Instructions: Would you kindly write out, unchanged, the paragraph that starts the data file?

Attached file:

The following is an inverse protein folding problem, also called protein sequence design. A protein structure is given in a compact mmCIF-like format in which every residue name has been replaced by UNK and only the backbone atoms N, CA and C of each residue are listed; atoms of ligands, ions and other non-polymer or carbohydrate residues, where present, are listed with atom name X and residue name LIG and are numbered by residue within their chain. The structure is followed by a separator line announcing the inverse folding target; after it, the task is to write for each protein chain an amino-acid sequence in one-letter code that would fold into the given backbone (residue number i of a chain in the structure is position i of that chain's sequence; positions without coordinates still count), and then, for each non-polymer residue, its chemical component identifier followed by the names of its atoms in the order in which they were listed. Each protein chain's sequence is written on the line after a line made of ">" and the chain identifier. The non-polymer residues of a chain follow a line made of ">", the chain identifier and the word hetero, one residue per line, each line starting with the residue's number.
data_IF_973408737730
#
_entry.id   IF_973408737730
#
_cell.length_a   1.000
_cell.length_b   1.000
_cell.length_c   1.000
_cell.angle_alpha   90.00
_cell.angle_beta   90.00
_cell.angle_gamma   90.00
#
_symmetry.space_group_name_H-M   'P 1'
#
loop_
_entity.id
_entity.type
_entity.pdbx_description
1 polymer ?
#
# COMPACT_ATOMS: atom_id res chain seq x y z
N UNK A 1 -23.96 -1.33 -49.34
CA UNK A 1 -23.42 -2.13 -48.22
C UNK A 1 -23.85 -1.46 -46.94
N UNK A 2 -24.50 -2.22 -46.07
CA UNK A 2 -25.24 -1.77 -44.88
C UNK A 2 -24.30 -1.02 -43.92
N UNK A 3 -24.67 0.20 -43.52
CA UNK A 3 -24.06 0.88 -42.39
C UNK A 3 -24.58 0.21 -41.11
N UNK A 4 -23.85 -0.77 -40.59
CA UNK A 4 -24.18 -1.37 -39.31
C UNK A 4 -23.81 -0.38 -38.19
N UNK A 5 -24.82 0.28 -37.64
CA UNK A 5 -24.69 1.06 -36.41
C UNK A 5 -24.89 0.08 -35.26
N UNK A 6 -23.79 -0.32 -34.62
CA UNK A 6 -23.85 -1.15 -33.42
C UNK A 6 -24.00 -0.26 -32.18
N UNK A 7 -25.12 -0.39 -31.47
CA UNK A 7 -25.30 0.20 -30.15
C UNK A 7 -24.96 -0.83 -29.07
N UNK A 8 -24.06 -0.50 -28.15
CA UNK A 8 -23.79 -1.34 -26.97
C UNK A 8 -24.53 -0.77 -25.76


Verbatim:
The following is an inverse protein folding problem, also called protein sequence design. A protein structure is given in a compact mmCIF-like format in which every residue name has been replaced by UNK and only the backbone atoms N, CA and C of each residue are listed; atoms of ligands, ions and other non-polymer or carbohydrate residues, where present, are listed with atom name X and residue name LIG and are numbered by residue within their chain. The structure is followed by a separator line announcing the inverse folding target; after it, the task is to write for each protein chain an amino-acid sequence in one-letter code that would fold into the given backbone (residue number i of a chain in the structure is position i of that chain's sequence; positions without coordinates still count), and then, for each non-polymer residue, its chemical component identifier followed by the names of its atoms in the order in which they were listed. Each protein chain's sequence is written on the line after a line made of ">" and the chain identifier. The non-polymer residues of a chain follow a line made of ">", the chain identifier and the word hetero, one residue per line, each line starting with the residue's number.